So reads the jaw-dropping headline in today's Sunday Telegraph (London). It tells the story of Mohammed Ismail Agha, 15, an Afghan boy who spent 14 months in detention as a terrorist suspect at the Guantánamo Bay base. In the first interview with one of the three juveniles held there, Mohammed spoke to a reporter in southern Afghanistan, close to his home village:
They gave me a good time in Cuba. They were very nice to me, giving me English lessons. … At first I was unhappy … For two or three days [after I arrived in Cuba] I was confused but later the Americans were so nice to me. They gave me good food with fruit and water for ablutions and prayer.
The American soldiers taught him and the two other underage captives to write and speak a little English and supplied them with books in their native Pashto language. As the three boys departed the base, U.S. soldiers gave them a send-off dinner. "They even took photographs of us all together before we left," Agha said.
As the Sunday Telegraph notes, these words of praise echo those of Faiz Mohammed, an elderly Afghan farmer released in October 2002 after spending eight months at Guantánamo: "They treated us well. We had enough food. I didn't mind [being detained] because they took my old clothes and gave me new clothes."
These testimonies need to be remembered at a time when so-called human rights agencies insist that the U.S. detention of prisoners in Guantánamo is immoral, contravenes international law, and so on. (February 8, 2004)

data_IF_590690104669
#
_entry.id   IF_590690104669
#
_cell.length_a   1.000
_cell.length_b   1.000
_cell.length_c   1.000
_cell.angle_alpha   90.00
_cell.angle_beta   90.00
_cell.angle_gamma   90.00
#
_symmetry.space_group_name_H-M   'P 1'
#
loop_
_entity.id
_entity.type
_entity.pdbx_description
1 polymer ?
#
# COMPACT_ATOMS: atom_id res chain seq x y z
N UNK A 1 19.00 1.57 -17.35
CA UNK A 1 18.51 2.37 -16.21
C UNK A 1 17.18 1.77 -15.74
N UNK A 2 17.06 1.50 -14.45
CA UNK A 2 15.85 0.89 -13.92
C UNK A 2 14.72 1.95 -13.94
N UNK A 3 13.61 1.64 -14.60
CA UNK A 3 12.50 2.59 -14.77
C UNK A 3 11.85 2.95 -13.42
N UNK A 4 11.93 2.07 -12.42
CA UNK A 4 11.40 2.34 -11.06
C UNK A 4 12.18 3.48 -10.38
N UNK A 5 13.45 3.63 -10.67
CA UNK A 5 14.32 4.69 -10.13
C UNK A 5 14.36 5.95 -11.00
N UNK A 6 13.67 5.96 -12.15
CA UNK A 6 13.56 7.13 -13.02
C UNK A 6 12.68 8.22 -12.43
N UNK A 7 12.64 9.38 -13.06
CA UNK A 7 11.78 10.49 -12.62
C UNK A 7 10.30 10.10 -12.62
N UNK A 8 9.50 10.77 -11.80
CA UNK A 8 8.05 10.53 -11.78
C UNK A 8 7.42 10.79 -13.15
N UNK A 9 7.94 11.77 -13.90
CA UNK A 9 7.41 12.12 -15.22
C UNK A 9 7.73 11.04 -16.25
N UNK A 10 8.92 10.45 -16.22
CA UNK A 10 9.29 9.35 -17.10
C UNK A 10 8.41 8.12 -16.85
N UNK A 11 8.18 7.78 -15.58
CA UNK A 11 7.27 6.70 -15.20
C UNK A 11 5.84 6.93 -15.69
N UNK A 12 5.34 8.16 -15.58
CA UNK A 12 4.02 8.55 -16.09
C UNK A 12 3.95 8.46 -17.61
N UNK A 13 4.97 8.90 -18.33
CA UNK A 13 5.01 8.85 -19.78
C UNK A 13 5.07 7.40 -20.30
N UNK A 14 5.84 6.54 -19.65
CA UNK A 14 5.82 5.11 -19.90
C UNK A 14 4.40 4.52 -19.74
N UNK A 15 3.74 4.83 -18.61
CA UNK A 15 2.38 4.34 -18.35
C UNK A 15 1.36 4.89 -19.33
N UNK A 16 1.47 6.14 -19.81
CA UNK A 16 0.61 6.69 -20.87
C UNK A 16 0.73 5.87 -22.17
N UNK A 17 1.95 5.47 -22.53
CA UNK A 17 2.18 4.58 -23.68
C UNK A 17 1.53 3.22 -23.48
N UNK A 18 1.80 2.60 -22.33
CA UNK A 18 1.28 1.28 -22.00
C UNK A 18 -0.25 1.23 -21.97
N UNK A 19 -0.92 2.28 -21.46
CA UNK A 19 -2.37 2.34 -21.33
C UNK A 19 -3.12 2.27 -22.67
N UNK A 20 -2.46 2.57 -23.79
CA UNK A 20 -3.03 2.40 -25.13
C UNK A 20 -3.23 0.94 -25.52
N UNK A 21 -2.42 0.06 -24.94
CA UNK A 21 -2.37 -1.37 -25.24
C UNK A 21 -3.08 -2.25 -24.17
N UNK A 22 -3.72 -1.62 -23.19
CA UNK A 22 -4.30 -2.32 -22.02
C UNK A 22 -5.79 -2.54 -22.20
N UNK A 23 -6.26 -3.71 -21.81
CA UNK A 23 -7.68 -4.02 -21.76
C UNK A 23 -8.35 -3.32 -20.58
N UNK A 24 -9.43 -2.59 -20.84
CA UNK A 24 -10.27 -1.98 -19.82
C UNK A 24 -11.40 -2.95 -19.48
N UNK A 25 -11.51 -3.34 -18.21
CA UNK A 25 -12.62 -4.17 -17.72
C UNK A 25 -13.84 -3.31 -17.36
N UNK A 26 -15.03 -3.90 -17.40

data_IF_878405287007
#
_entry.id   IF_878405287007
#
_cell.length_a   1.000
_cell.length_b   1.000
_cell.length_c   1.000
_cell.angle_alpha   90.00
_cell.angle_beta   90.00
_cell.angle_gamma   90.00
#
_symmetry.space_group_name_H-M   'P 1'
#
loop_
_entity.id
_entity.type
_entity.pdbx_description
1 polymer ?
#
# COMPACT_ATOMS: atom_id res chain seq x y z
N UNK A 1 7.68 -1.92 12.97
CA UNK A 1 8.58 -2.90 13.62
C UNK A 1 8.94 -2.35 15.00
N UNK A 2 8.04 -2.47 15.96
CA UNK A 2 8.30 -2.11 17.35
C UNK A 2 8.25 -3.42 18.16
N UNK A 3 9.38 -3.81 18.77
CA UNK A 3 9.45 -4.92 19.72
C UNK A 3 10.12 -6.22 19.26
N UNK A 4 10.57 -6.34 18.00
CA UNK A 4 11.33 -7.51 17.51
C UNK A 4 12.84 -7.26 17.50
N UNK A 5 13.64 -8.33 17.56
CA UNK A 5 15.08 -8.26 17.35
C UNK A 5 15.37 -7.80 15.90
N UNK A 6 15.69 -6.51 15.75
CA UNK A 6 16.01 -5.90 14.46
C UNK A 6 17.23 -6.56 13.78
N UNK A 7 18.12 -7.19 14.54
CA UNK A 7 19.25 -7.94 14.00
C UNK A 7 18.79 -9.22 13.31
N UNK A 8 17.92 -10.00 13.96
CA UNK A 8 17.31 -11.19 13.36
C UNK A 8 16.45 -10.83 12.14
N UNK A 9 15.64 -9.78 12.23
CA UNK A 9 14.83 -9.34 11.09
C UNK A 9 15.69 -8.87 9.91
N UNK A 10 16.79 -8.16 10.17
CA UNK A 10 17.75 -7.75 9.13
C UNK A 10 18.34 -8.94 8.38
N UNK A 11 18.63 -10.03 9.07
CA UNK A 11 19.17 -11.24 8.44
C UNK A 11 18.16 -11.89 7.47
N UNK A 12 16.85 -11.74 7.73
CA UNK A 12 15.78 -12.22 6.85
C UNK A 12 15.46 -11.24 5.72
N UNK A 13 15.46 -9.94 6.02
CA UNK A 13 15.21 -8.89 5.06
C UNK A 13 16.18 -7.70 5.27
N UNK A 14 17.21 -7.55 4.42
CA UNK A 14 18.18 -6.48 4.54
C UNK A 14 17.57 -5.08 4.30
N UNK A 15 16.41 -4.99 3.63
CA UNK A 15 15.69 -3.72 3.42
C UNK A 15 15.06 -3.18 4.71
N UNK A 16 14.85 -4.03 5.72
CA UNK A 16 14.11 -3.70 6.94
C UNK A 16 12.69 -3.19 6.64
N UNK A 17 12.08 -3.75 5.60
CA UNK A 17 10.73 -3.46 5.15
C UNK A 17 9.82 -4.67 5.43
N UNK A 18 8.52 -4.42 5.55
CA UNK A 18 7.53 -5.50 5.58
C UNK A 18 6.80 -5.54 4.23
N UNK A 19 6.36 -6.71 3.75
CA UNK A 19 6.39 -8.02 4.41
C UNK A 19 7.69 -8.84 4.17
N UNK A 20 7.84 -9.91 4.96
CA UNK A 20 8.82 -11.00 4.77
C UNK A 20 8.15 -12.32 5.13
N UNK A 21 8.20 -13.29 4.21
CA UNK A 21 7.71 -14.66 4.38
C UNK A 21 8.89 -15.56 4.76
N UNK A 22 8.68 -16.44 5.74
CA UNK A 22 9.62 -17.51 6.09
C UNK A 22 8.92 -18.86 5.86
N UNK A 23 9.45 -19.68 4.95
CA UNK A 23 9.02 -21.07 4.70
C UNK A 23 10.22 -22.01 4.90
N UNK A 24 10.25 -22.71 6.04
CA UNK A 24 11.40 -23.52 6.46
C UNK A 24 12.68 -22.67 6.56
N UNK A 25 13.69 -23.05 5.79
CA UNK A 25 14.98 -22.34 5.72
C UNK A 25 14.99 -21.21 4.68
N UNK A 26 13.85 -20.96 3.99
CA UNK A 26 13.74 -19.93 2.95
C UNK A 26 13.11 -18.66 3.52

Mar. 6, 2006 update: In an article titled "Some Gitmo Prisoners Don't Want to Go Home," Ben Fox of the Associated Press reports on transcripts of hearings at the U.S. prison in Guantánamo Bay, Cuba that that some prisoners from China, Uzbekistan, Saudi Arabia, Yemen, Syria, and Algeria fear returning to their countries of origin, worried that they or their families could be tortured or killed. Inmates fear reprisals from governments or from Islamists who suspect them of cooperating with U.S. authorities. A Syrian explained: "If we return, whether we did something or not, there's no such things as human rights. We will be killed immediately."
July 10, 2010 update: "Six detainees would rather stay at Guantanamo Bay than be returned to Algeria" reports Peter Finn of the Washington Post. He explains:
The Obama administration would quickly send home six Algerians held at the military detention center at Guantanamo Bay, Cuba, but for one problem: The men don't want to go. Given the choice between repatriation and incarceration, the men choose Gitmo, according to their lawyers.
"These men would rather stay in Guantanamo for the rest of their lives than go to Algeria. That speaks volumes," said David Remes, an attorney for detainee Ahmed Belbacha, who was sentenced in absentia to 20 years in prison by an Algerian court last year for alleged association with an illegal armed group. "They are terrified to go, but this administration is willing to march them off a cliff."